Consequently, I feel an odd nostalgia for things which represent the spirit of either, and considering my status as a suburbanite, for the former, they can be quite Rockwelian at times.

Over the holidays, mom brought down the old Flexible Flyer sled.  Now that’s Americana.  Or it was, but more on that in a bit.  Over the weekend we got 6 inches of snow, so it was decided that the kid would experience some sledding.

Watch some sledding:

The trouble with sledding is that long hike back up the hill

We were the only ones on the hill with Flexy Flyer.  Everyone else had various plastic contraptions.  I hadn’t thought them that rare, and it got me thinking.

Back home, I looked up the Flexible Flyer brand.  It dated back to the early 20th century, and had apparently gone through a number of ownership changes, ultimately being sent for manufacture overseas.  Disheartened that my piece of Americana wasn’t American, I checked for a label, but was pleasantly surprised to find out it had been manufactured in Olney, IL.  A Wikipedia search revealed that to date the sled between 1993 and 1998.  After that, they were made in China.

So, an American suburban family went sledding on an American icon, made when it was truly American.  I’m fitting in with suburbia more than I ever expected.


Audio Calibration

Now that a proper TV stand is in place, I thought it time to revisit the audio setup.  I say this because the stand slightly modified the arrangement of some speakers, and music sounded just different enough that I couldn’t let it go.  So when the girls went out grocery shopping, I used the rare moment of silence to begin a calibration.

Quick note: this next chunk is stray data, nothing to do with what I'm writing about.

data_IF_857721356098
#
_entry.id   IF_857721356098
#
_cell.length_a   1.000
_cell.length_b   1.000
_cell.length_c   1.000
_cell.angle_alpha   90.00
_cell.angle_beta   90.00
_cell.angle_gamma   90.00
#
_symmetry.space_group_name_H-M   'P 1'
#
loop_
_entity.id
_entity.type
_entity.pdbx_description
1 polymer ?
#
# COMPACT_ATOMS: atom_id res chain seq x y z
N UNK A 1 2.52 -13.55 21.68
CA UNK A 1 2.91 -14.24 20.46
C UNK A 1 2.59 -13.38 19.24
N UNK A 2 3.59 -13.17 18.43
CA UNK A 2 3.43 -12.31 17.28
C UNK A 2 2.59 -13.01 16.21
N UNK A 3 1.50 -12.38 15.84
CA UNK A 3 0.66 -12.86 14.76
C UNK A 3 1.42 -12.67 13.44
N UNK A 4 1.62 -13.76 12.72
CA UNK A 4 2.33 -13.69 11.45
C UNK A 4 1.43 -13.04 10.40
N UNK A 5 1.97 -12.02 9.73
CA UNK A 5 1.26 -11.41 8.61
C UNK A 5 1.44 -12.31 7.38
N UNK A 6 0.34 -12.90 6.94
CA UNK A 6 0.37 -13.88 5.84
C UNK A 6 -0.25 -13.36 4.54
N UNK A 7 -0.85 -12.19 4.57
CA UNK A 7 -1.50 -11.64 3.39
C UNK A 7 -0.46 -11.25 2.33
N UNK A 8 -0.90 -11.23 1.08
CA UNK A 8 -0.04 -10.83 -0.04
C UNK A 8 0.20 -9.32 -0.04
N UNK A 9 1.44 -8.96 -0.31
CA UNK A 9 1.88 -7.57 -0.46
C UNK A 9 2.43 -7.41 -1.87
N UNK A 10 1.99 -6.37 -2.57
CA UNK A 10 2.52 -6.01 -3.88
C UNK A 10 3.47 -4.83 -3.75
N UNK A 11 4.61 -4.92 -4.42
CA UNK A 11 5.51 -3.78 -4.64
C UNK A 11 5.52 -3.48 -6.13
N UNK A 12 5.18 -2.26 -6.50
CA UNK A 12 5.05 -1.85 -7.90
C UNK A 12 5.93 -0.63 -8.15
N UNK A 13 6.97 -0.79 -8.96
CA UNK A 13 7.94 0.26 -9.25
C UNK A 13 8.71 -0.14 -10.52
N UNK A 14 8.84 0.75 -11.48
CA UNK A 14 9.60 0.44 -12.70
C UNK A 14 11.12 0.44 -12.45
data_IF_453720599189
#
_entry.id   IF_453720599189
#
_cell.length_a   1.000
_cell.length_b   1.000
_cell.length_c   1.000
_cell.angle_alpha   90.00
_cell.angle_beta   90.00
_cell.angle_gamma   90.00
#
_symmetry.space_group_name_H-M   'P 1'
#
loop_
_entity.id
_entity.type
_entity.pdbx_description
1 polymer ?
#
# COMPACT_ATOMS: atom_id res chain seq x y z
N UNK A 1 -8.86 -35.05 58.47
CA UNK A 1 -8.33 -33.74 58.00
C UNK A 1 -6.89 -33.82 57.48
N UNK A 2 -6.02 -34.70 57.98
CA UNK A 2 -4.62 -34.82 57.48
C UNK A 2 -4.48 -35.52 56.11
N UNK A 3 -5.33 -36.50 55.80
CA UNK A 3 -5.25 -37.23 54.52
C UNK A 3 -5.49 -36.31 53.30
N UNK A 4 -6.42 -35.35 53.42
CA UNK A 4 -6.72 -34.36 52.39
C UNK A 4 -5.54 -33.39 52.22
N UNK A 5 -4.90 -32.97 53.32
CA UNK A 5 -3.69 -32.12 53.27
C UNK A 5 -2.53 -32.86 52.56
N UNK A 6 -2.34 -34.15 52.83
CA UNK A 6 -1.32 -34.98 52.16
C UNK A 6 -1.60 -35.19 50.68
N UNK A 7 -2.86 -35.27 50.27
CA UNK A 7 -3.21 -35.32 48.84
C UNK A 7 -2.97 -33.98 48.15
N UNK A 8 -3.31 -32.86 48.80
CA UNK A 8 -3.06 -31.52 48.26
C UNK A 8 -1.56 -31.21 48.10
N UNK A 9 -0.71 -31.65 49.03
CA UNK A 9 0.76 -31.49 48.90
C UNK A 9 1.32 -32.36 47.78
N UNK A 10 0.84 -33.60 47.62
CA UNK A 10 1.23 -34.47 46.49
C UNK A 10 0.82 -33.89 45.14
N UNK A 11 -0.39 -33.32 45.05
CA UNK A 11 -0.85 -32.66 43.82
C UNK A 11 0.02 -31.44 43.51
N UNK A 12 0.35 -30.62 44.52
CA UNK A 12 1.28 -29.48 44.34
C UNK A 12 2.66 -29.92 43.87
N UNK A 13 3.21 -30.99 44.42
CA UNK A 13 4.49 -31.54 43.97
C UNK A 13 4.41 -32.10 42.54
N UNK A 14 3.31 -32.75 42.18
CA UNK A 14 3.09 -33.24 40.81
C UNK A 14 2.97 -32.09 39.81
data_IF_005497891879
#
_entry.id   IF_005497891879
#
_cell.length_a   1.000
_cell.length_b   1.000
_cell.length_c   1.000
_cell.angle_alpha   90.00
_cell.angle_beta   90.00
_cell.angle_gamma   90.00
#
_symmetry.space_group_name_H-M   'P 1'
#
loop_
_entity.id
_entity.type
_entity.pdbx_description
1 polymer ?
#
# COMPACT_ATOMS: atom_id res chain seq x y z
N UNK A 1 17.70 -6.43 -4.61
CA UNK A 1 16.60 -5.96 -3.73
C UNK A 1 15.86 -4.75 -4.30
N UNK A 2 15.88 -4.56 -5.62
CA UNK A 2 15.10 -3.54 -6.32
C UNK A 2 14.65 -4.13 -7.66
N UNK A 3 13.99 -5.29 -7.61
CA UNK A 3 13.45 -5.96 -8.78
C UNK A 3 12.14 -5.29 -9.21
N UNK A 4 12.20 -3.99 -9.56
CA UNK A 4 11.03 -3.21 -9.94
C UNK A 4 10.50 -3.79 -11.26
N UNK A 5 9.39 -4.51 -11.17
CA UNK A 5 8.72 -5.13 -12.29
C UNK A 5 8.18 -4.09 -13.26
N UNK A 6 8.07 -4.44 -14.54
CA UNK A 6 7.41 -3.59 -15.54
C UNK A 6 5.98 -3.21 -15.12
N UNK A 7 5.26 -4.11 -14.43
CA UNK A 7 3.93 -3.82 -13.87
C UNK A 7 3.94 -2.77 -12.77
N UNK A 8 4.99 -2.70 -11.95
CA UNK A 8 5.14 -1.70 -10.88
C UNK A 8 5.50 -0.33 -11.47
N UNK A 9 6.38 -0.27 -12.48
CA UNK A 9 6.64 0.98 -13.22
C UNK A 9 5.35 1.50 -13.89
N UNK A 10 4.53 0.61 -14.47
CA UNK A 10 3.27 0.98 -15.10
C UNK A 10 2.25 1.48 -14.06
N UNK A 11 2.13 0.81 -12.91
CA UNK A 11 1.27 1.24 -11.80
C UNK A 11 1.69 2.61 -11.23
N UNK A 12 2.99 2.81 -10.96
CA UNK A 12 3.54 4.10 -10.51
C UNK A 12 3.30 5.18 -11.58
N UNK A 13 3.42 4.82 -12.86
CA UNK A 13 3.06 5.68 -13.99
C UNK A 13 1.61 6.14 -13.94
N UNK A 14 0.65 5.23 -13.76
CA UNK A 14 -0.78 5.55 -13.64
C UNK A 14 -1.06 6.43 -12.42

In theory, the measurable amplitudes of a sampling of sine waves across the spectrum of 20Hz to 20kHz should register a similar decibel score.  In practice, the physical limitations of speaker drivers prevents this, but settings can be tweaked to reduce the disparity.  I lack any sort of professional calibration equipment, but in reality a good sound setting is merely defined as preference by the listener, so I opted to use what I had on hand and simply settle for a mere approximation.

Judge me not for the assortment of bands in the background

iTunes has, through whatever typical obscure Apple methodology, determined the above frequencies to be focal points in the human range of hearing.  I’m sure there’s some kind of math behind it, but I didn’t care enough to research it.

So, I YouTubed each of these frequencies for a test tone, played the tone, then measured the decibel level with a free sound meter app on my phone.  I’m not sure how accurate this method was, but I aggregated the figures as guidelines (chasing the dogs out of the room in the process as they did not appreciate the test tones above 1kHz):

I noticed an amplitude dropoff at the high and low ranges, which I found satisfying in that I had already adjusted the levels to compensate, based on my hearing alone.  I made some minor adjustments.

So my hearing may be getting worse, but I can still identify amplitude variations across the audible spectrum.  At least now when I’m forced to watch M*A*S*H reruns, I can at better appreciate the audio balance.